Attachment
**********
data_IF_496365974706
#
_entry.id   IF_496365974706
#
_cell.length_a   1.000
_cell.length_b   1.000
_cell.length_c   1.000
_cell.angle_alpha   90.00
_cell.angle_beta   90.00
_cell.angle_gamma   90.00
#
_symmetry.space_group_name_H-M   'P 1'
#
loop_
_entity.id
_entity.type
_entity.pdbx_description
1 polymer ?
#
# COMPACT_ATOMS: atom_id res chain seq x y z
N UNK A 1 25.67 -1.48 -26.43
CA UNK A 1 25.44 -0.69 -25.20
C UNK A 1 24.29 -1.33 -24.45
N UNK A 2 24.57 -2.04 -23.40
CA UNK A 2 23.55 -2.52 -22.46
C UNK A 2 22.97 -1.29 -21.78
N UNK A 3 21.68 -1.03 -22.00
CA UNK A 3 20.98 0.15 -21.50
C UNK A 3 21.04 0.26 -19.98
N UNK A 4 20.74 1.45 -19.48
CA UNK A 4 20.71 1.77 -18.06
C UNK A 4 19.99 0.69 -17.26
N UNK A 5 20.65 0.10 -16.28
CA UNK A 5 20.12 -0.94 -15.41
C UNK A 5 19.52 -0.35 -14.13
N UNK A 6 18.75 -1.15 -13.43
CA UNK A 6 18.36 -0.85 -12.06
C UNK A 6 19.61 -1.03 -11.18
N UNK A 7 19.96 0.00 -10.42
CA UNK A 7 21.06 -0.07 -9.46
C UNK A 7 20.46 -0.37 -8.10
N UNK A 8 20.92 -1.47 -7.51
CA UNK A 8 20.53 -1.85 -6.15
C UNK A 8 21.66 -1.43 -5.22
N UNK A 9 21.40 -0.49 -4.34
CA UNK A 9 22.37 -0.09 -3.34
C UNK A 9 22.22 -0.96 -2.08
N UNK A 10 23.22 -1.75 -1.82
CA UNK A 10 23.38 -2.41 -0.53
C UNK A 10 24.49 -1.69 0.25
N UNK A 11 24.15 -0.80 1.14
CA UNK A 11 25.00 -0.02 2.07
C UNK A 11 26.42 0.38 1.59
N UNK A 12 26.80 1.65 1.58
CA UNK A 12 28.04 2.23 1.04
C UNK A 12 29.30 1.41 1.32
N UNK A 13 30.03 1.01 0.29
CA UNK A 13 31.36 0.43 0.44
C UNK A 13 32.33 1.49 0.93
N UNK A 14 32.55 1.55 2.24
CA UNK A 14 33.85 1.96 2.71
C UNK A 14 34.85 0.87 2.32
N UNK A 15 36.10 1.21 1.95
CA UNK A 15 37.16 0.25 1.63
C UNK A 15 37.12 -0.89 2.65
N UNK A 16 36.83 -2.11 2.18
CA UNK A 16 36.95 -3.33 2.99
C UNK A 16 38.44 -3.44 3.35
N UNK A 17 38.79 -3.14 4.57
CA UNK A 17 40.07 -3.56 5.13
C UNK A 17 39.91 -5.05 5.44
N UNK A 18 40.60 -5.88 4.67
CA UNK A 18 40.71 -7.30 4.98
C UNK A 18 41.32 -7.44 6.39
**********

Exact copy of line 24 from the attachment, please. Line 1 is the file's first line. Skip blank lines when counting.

N UNK A 2 24.57 -2.04 -23.40